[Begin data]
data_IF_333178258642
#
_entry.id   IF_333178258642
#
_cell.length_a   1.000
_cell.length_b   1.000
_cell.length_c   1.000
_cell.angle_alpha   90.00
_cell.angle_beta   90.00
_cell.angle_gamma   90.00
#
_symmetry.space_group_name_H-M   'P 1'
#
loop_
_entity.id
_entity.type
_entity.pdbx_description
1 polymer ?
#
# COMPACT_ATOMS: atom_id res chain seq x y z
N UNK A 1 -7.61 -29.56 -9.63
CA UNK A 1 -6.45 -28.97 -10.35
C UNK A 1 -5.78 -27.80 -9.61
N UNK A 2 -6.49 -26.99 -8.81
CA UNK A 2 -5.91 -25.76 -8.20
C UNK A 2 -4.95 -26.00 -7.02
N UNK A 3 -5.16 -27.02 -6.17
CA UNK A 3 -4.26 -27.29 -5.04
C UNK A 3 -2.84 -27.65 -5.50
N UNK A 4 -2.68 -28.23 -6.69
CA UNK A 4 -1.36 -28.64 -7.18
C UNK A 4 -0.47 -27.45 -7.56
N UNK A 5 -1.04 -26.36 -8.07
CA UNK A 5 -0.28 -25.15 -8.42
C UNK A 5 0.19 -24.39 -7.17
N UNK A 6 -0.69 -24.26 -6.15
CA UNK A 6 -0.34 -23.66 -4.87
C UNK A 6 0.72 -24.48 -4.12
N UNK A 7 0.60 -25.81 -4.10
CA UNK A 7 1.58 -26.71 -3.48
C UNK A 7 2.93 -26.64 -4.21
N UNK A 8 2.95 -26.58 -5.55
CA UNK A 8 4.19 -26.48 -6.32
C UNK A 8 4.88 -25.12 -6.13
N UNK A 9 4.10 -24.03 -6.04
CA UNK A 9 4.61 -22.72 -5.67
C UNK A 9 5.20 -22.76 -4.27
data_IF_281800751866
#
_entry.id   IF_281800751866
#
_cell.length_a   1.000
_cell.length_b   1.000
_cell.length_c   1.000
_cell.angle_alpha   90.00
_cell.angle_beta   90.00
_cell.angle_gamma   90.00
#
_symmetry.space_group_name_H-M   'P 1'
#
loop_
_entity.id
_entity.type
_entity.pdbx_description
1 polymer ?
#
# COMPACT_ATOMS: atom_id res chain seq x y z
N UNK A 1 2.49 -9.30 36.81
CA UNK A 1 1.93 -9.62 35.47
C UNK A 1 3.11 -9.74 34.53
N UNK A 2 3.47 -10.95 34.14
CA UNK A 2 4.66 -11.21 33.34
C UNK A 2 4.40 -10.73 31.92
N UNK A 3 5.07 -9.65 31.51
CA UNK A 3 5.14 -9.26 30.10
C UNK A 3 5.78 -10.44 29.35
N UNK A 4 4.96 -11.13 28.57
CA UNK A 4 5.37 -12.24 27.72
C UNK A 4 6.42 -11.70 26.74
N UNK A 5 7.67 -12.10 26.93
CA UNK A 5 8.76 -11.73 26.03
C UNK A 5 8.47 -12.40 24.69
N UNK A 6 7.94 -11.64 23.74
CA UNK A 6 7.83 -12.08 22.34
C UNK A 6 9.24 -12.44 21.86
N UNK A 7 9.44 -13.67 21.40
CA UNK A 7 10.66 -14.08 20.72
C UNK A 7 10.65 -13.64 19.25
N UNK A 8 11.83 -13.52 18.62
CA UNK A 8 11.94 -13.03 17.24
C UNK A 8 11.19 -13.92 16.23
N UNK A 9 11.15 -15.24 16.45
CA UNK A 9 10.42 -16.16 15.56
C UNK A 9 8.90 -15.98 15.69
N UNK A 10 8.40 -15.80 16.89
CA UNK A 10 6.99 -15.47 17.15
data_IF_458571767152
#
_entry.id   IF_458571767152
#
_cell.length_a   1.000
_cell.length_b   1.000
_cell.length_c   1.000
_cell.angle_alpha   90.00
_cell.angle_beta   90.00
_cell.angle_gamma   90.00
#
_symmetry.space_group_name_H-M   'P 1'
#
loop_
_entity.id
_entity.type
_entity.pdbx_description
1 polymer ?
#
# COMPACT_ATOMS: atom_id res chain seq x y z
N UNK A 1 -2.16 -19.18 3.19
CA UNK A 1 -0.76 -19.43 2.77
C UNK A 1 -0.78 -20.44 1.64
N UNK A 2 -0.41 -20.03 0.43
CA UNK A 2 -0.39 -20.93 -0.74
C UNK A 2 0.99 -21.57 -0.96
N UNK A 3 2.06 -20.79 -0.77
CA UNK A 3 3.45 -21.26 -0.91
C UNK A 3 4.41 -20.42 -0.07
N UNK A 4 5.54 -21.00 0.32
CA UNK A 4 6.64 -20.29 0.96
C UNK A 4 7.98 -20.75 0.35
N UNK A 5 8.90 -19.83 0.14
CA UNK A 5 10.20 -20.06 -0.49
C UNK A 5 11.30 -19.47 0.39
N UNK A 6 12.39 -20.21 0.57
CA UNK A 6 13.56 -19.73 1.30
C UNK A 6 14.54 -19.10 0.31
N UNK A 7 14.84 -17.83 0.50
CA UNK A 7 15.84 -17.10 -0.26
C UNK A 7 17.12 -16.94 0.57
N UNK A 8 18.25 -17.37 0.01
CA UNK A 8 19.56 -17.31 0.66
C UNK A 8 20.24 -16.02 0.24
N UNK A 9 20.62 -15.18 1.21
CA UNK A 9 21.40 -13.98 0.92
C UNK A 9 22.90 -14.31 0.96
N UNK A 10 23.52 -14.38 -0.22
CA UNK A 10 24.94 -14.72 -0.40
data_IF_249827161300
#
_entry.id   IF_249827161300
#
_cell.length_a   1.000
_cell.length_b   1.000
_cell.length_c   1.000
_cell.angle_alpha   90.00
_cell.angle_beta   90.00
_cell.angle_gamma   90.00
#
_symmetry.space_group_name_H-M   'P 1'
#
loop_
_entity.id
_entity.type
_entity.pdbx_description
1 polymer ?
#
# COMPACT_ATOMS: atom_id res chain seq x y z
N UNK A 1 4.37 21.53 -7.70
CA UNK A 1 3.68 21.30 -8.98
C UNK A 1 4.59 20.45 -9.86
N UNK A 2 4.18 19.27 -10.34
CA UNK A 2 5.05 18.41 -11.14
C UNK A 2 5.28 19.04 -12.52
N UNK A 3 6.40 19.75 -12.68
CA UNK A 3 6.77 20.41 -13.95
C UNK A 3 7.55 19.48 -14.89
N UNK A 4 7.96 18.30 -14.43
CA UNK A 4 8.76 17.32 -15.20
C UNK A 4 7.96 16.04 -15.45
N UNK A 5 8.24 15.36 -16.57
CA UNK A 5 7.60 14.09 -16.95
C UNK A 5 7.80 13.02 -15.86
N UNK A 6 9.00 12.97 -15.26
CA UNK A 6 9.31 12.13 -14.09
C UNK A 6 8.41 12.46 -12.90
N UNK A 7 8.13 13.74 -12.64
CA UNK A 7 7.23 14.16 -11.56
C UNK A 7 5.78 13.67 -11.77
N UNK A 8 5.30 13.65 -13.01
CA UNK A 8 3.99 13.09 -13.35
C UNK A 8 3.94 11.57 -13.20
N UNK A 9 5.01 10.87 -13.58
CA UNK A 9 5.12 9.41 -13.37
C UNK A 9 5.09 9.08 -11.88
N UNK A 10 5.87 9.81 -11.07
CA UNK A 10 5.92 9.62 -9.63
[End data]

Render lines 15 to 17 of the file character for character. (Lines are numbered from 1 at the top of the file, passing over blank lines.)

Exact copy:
_entity.id
_entity.type
_entity.pdbx_description